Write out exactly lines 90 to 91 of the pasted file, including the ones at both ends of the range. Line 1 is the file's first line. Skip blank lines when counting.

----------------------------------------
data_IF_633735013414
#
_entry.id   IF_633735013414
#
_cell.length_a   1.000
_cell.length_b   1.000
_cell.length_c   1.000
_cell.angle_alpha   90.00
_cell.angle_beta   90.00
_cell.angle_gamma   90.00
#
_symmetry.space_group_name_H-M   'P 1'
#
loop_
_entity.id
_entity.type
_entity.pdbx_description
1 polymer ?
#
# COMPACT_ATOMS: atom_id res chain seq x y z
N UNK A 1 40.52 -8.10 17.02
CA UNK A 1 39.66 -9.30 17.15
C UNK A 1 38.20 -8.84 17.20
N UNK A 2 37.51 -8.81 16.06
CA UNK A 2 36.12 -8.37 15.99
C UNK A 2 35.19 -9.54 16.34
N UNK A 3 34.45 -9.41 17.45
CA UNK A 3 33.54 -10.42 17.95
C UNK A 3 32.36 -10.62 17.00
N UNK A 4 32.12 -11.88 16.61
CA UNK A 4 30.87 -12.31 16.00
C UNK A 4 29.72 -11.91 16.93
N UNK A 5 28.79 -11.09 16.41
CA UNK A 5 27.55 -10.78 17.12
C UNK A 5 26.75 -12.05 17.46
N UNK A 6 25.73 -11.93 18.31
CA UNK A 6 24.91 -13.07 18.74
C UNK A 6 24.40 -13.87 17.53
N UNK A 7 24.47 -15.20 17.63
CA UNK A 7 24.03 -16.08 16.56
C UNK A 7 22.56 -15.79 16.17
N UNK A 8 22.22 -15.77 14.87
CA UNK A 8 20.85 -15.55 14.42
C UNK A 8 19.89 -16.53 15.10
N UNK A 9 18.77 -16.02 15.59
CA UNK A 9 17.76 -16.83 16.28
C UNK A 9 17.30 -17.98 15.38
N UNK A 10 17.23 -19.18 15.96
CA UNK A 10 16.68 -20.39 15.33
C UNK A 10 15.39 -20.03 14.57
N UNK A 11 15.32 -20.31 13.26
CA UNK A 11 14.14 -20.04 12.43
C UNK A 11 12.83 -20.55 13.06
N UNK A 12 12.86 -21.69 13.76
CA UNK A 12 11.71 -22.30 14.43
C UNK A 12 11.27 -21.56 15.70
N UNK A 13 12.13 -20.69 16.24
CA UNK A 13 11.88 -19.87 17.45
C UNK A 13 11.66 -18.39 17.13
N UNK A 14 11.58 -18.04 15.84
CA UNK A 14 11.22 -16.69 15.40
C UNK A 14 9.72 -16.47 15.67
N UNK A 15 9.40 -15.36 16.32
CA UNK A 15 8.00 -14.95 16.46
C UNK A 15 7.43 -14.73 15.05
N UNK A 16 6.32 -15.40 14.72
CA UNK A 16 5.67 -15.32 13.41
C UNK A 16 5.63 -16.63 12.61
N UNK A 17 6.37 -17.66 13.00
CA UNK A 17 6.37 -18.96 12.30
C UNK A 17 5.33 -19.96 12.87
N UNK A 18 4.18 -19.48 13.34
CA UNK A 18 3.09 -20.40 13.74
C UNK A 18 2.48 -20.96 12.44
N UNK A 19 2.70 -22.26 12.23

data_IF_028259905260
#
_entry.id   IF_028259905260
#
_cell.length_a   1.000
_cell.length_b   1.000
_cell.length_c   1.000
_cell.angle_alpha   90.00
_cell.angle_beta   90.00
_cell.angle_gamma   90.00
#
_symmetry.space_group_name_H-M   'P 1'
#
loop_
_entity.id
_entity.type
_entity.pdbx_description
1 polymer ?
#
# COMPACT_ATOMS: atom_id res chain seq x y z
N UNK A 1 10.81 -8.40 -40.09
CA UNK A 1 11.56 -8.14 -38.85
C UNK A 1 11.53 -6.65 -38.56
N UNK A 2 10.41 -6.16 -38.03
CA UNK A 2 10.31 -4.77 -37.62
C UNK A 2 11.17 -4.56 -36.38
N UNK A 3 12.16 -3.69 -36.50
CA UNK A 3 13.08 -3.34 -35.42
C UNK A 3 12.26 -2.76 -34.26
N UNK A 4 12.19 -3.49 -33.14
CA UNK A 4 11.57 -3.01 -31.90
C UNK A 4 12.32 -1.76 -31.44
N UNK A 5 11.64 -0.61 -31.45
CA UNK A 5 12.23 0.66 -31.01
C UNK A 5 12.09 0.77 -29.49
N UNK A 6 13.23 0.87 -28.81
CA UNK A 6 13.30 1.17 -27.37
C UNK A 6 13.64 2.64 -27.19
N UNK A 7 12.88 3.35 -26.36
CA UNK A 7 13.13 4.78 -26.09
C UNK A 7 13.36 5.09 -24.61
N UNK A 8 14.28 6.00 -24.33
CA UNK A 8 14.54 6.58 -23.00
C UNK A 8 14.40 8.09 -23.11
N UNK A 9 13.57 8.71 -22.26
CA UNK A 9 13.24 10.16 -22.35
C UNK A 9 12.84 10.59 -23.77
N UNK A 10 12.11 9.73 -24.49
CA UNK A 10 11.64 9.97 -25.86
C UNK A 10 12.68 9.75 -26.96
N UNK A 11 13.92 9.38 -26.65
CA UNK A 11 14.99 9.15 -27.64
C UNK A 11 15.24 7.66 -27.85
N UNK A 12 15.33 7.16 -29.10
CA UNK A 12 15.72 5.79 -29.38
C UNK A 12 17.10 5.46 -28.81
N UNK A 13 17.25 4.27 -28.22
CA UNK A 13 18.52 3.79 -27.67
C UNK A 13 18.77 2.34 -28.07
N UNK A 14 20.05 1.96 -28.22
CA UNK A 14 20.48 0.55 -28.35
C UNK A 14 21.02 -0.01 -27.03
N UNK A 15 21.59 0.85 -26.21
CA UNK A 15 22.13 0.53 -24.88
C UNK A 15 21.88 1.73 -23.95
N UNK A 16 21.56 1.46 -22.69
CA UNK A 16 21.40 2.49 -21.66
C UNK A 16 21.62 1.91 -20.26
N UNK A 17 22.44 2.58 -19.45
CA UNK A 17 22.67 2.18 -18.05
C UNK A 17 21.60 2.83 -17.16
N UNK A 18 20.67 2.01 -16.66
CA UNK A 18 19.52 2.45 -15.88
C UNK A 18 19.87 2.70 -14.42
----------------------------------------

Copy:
_entity.id
_entity.type